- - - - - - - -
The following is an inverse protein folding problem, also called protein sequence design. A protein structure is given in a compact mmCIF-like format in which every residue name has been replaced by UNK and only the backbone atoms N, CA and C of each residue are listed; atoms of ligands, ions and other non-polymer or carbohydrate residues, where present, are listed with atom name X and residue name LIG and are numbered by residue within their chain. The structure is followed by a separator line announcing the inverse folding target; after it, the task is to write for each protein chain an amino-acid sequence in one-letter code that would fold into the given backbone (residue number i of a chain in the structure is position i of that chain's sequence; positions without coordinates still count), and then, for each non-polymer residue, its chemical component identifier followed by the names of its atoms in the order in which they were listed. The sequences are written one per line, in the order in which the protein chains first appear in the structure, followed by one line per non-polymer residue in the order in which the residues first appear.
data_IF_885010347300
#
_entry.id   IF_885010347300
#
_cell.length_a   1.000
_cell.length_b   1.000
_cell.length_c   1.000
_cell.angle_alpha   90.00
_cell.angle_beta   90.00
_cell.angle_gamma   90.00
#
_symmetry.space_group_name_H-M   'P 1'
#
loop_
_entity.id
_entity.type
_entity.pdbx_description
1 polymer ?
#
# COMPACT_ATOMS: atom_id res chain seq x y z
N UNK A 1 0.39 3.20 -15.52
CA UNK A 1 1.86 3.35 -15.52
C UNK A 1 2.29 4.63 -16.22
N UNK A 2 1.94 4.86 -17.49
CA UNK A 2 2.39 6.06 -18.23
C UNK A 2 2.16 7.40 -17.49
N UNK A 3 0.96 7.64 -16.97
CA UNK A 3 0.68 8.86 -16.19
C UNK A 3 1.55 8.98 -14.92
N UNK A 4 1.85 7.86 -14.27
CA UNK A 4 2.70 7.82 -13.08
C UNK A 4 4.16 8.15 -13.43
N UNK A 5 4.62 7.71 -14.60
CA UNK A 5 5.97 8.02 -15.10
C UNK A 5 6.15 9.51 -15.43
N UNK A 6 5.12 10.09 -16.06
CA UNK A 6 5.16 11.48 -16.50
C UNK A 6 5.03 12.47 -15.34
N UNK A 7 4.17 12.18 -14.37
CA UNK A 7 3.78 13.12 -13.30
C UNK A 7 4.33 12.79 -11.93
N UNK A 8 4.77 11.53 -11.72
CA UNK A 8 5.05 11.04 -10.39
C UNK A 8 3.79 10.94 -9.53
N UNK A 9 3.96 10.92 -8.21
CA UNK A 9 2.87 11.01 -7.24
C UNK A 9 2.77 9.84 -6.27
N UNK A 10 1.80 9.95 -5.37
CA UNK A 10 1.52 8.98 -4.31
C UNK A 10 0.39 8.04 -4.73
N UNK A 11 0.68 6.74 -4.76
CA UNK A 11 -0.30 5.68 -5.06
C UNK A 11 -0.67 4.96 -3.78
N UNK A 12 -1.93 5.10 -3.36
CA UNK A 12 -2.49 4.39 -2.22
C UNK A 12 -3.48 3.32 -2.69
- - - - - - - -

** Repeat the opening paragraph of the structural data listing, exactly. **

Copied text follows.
The following is an inverse protein folding problem, also called protein sequence design. A protein structure is given in a compact mmCIF-like format in which every residue name has been replaced by UNK and only the backbone atoms N, CA and C of each residue are listed; atoms of ligands, ions and other non-polymer or carbohydrate residues, where present, are listed with atom name X and residue name LIG and are numbered by residue within their chain. The structure is followed by a separator line announcing the inverse folding target; after it, the task is to write for each protein chain an amino-acid sequence in one-letter code that would fold into the given backbone (residue number i of a chain in the structure is position i of that chain's sequence; positions without coordinates still count), and then, for each non-polymer residue, its chemical component identifier followed by the names of its atoms in the order in which they were listed. The sequences are written one per line, in the order in which the protein chains first appear in the structure, followed by one line per non-polymer residue in the order in which the residues first appear.